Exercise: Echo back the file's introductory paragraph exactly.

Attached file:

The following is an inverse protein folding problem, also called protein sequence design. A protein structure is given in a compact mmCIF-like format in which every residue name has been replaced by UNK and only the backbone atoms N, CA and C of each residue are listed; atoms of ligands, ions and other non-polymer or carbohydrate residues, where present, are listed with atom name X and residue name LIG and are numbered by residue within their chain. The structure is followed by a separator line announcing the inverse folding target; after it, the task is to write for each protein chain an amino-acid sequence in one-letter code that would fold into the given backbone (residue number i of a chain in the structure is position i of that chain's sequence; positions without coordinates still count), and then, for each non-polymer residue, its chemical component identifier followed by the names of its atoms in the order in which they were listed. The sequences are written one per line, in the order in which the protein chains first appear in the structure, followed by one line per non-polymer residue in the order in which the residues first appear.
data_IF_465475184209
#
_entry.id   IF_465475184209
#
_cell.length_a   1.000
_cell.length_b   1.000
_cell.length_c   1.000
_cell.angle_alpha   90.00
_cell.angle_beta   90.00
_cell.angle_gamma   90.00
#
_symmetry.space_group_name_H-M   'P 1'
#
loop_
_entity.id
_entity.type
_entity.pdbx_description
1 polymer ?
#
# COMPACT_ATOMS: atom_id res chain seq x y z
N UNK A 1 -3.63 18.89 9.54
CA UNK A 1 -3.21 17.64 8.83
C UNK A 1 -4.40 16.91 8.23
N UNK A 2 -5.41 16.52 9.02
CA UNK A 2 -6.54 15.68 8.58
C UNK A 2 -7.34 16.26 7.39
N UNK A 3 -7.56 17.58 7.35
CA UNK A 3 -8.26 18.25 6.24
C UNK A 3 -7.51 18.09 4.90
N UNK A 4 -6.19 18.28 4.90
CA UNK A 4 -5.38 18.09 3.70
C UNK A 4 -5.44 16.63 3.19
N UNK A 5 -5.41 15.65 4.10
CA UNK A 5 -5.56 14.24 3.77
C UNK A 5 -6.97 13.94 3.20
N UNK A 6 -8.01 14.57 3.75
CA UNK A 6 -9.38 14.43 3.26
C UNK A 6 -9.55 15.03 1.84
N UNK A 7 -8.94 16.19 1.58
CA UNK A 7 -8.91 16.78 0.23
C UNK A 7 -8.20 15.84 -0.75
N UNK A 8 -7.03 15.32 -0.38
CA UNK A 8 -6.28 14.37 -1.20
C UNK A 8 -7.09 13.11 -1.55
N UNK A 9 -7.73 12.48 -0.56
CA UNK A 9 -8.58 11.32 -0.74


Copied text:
The following is an inverse protein folding problem, also called protein sequence design. A protein structure is given in a compact mmCIF-like format in which every residue name has been replaced by UNK and only the backbone atoms N, CA and C of each residue are listed; atoms of ligands, ions and other non-polymer or carbohydrate residues, where present, are listed with atom name X and residue name LIG and are numbered by residue within their chain. The structure is followed by a separator line announcing the inverse folding target; after it, the task is to write for each protein chain an amino-acid sequence in one-letter code that would fold into the given backbone (residue number i of a chain in the structure is position i of that chain's sequence; positions without coordinates still count), and then, for each non-polymer residue, its chemical component identifier followed by the names of its atoms in the order in which they were listed. The sequences are written one per line, in the order in which the protein chains first appear in the structure, followed by one line per non-polymer residue in the order in which the residues first appear.